How status is marked in Silicon Valley
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I am spending some time in Mountain View, California, which is home to Google, LinkedIn and many other tech companies, although my mission is a somewhat different kind of start-up: a new, and absolutely adorable, granddaughter. Strolling her pram along the quaint streets of this sunny little town—an activity guaranteed to promptly put her to sleep—it slowly dawns on me that this is a special kind of place, an alternate slice of America if you will, where people are younger, smarter, richer, and interestingly, seem to be living by a different rulebook.
The rules are not immediately apparent to me, except, of course, the very visibly casual dress code, which ranges from a college-campus look (think fresh-faced Mark Zuckerberg in trademark grey T-shirt and hoodie) all the way to a studied slovenliness (I met a young techie, a couple of start-ups sold, who I thought could do with a shower). We will unpack the dress code shortly, but the broader question that intrigues me is: How is status marked in Silicon Valley? What codes do these disproportionately affluent bunch of dreamers and rule-breakers conform to? What do they value? What do they diss? What are their symbols? In short, what makes this tribe tick?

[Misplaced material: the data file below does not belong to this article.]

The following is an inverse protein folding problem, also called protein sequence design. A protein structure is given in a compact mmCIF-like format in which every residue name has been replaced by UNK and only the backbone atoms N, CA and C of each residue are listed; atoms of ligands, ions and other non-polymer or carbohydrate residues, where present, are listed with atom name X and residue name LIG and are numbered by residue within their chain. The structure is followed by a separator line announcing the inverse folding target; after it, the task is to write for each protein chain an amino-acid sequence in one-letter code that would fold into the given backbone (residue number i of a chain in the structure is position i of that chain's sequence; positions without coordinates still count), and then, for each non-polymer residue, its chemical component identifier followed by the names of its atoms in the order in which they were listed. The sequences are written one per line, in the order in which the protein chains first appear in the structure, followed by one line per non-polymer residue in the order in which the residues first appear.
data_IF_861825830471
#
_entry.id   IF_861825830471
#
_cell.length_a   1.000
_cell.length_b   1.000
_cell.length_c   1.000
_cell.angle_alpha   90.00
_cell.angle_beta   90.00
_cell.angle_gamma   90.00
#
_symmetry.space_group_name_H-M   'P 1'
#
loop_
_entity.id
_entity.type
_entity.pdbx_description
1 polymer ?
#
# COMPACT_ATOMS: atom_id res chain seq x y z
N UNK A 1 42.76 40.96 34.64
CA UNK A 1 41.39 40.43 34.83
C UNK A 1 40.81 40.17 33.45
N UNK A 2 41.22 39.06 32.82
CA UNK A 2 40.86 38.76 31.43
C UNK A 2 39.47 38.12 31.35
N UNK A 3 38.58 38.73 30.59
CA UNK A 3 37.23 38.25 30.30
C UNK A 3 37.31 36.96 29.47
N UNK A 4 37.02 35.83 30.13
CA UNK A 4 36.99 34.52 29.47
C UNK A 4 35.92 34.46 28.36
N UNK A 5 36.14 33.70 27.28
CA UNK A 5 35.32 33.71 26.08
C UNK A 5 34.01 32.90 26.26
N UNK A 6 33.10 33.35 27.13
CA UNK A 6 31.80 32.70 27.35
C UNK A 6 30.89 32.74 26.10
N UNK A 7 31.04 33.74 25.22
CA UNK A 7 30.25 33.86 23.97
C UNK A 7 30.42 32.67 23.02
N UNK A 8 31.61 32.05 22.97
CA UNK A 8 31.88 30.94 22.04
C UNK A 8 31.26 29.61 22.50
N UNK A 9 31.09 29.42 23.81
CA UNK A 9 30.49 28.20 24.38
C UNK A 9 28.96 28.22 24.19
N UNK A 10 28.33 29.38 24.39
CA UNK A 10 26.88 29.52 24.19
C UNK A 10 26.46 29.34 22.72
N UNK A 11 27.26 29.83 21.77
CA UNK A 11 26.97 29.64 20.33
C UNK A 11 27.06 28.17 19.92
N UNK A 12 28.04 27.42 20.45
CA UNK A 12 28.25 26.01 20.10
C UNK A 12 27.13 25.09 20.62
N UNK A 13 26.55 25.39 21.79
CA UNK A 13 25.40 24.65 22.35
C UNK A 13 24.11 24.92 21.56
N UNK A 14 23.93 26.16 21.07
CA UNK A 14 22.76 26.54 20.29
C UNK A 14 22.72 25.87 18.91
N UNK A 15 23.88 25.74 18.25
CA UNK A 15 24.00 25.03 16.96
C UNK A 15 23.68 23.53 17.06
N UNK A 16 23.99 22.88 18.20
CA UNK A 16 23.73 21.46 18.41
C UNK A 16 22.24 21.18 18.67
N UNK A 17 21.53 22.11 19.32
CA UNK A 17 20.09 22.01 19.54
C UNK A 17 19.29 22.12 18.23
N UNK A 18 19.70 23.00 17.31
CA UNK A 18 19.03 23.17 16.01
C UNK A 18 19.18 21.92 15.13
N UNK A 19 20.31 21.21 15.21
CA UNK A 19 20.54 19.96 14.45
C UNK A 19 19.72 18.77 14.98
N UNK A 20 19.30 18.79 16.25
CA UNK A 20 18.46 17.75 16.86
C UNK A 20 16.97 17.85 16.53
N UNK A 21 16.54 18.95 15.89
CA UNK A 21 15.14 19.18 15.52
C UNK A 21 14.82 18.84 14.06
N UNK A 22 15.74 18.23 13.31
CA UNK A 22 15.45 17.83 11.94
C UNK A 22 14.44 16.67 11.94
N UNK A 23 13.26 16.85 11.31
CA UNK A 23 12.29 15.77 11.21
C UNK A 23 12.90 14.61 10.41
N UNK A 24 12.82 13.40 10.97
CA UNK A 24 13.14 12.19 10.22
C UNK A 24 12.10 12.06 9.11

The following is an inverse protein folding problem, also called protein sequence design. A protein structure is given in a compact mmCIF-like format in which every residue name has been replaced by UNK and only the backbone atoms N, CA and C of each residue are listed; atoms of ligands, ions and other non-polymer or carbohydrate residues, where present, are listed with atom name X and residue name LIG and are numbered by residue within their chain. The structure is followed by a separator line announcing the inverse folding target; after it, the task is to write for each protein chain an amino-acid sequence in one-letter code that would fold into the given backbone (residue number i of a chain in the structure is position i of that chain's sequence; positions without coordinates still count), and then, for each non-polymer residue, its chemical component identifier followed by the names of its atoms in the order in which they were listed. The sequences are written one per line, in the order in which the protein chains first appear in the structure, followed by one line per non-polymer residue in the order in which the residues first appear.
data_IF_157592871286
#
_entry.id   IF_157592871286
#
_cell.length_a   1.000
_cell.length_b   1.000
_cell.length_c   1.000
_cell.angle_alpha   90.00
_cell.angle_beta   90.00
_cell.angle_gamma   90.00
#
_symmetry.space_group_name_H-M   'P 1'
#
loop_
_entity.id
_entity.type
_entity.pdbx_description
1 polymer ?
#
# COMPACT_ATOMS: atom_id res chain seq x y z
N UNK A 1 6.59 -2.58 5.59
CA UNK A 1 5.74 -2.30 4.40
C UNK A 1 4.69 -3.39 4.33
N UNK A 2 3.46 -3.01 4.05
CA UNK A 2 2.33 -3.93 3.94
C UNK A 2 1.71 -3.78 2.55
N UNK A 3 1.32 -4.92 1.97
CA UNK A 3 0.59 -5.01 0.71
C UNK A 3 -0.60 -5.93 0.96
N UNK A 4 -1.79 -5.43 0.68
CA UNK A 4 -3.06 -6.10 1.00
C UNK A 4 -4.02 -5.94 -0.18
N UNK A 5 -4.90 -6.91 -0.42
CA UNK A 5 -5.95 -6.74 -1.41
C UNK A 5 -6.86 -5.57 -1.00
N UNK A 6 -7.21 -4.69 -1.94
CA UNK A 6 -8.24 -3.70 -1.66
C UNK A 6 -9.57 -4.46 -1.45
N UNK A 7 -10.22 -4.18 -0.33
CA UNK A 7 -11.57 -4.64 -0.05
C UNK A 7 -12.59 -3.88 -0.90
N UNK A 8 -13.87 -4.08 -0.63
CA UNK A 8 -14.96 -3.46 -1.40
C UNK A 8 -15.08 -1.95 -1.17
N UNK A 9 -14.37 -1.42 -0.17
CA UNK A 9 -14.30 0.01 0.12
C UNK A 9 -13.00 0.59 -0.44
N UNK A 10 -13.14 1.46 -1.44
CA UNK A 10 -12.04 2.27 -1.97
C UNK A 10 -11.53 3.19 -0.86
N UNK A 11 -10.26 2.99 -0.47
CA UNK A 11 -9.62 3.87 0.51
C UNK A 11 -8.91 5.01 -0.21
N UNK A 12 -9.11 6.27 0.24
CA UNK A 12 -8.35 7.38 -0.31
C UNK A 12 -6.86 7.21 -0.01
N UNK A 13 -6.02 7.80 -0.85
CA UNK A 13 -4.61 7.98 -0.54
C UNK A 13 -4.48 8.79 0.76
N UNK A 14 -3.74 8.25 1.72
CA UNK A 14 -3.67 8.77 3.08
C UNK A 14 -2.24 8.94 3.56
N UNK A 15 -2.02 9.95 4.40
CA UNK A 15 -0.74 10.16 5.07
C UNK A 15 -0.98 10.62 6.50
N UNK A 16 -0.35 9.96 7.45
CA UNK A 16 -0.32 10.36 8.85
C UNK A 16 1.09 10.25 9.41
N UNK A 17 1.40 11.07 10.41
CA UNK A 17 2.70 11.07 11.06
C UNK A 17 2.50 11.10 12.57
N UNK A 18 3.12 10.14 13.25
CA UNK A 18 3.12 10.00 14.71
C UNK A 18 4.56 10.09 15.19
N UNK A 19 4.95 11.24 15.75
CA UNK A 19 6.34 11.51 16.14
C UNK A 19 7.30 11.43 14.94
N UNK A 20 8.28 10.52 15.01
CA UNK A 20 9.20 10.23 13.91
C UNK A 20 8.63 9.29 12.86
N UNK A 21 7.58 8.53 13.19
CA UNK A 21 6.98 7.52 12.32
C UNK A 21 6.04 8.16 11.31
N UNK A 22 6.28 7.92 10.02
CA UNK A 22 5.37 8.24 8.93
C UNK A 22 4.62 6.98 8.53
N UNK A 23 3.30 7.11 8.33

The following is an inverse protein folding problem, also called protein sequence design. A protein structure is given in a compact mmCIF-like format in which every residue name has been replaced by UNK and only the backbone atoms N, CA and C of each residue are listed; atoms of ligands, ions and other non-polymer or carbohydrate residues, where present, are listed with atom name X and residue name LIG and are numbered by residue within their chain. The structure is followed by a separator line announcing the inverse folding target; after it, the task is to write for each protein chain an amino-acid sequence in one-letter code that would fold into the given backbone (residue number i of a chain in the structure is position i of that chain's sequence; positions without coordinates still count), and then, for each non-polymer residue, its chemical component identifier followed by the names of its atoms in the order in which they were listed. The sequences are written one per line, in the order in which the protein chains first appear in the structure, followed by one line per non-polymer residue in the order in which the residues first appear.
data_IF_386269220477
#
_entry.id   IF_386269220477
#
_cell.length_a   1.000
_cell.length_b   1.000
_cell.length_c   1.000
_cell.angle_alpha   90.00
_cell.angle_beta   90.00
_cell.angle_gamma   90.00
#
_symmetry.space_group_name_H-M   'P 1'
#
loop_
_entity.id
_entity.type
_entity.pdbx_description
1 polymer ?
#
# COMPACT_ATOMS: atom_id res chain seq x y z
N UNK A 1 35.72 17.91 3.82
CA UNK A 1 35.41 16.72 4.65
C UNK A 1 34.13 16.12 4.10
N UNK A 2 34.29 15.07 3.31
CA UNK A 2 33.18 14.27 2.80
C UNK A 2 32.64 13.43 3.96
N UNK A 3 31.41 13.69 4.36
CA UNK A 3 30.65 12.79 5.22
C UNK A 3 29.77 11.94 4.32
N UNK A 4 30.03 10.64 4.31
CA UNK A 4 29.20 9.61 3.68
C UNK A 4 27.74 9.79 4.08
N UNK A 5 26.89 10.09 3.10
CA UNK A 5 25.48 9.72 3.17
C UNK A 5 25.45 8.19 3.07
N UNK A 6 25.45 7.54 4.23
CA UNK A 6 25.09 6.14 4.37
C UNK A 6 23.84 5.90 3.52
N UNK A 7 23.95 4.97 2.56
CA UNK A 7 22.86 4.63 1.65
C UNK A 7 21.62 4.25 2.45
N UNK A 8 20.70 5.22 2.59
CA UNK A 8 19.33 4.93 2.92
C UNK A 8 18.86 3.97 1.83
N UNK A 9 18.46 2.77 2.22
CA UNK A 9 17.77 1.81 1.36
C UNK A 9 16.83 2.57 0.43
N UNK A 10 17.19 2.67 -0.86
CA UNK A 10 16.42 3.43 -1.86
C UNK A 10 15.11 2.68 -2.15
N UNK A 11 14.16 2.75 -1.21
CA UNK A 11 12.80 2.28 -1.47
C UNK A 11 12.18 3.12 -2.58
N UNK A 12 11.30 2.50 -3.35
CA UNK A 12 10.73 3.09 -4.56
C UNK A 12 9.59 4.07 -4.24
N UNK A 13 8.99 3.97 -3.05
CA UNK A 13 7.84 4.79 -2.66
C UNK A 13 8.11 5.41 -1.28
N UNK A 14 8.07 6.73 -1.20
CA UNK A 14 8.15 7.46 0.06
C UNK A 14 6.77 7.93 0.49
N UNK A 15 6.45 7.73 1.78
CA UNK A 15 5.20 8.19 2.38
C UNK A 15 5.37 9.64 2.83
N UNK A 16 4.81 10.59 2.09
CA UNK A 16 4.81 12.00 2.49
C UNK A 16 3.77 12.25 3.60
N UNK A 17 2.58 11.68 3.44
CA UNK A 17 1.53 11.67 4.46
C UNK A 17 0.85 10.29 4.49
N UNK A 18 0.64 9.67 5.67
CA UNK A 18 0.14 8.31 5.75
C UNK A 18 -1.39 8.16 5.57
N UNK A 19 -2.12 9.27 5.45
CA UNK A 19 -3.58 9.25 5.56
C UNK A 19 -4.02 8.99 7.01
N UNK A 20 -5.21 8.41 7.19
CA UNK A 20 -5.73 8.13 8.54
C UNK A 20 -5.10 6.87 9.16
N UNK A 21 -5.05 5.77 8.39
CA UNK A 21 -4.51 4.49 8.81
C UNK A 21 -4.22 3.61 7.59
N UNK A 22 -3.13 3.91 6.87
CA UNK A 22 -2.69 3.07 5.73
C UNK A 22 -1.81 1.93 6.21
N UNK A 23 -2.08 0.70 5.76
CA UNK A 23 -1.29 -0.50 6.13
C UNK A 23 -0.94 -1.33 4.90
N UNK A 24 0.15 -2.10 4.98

I have to confess I have not visited parts of the valley inhabited by the tech A-listers—towns like Atherton, which topped the Forbes 2015 list of most expensive zip codes in the US with a median home price of $10.6 million (around Rs70 crore)—so my observations are about relatively “average” folks whose annual income, I estimate, is a few hundred thousand dollars. Keep in mind that even at that income, their wealth may be several million dollars as they may hold substantial stock options.